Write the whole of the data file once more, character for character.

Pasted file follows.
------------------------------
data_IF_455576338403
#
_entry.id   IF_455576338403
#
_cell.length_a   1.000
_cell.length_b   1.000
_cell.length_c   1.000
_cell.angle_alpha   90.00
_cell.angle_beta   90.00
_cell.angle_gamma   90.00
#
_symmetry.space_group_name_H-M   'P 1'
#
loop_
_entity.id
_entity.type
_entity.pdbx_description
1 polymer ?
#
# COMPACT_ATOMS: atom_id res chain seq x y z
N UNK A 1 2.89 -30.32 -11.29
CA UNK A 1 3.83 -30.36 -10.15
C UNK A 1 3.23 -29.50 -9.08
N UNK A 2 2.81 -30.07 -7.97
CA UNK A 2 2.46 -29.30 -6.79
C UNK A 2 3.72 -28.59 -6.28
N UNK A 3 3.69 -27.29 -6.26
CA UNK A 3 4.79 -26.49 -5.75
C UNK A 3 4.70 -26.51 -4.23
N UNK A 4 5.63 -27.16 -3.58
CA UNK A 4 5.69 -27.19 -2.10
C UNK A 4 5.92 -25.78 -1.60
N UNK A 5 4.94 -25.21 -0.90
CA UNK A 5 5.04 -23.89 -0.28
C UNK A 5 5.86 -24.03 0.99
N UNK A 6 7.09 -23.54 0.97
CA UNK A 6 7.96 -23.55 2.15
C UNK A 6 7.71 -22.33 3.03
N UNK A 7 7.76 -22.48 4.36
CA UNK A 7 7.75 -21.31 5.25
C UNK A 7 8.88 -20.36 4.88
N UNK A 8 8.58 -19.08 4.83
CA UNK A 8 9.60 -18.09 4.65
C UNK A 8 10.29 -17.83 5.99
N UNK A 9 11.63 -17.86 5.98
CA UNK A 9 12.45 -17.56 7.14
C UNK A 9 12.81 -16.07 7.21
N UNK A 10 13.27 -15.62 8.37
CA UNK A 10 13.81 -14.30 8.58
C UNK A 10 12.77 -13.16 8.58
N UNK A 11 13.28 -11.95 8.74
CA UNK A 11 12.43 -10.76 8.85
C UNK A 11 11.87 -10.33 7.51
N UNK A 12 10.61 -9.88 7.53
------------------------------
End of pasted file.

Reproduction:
data_IF_455576338403
#
_entry.id   IF_455576338403
#
_cell.length_a   1.000
_cell.length_b   1.000
_cell.length_c   1.000
_cell.angle_alpha   90.00
_cell.angle_beta   90.00
_cell.angle_gamma   90.00
#
_symmetry.space_group_name_H-M   'P 1'
#
loop_
_entity.id
_entity.type
_entity.pdbx_description
1 polymer ?
#
# COMPACT_ATOMS: atom_id res chain seq x y z
N UNK A 1 2.89 -30.32 -11.29
CA UNK A 1 3.83 -30.36 -10.15
C UNK A 1 3.23 -29.50 -9.08
N UNK A 2 2.81 -30.07 -7.97
CA UNK A 2 2.46 -29.30 -6.79
C UNK A 2 3.72 -28.59 -6.28
N UNK A 3 3.69 -27.29 -6.26
CA UNK A 3 4.79 -26.49 -5.75
C UNK A 3 4.70 -26.51 -4.23
N UNK A 4 5.63 -27.16 -3.58
CA UNK A 4 5.69 -27.19 -2.10
C UNK A 4 5.92 -25.78 -1.60
N UNK A 5 4.94 -25.21 -0.90
CA UNK A 5 5.04 -23.89 -0.28
C UNK A 5 5.86 -24.03 0.99
N UNK A 6 7.09 -23.54 0.97
CA UNK A 6 7.96 -23.55 2.15
C UNK A 6 7.71 -22.33 3.03
N UNK A 7 7.76 -22.48 4.36
CA UNK A 7 7.75 -21.31 5.25
C UNK A 7 8.88 -20.36 4.88
N UNK A 8 8.58 -19.08 4.83
CA UNK A 8 9.60 -18.09 4.65
C UNK A 8 10.29 -17.83 5.99
N UNK A 9 11.63 -17.86 5.98
CA UNK A 9 12.45 -17.56 7.14
C UNK A 9 12.81 -16.07 7.21
N UNK A 10 13.27 -15.62 8.37
CA UNK A 10 13.81 -14.30 8.58
C UNK A 10 12.77 -13.16 8.58
N UNK A 11 13.28 -11.95 8.74
CA UNK A 11 12.43 -10.76 8.85
C UNK A 11 11.87 -10.33 7.51
N UNK A 12 10.61 -9.88 7.53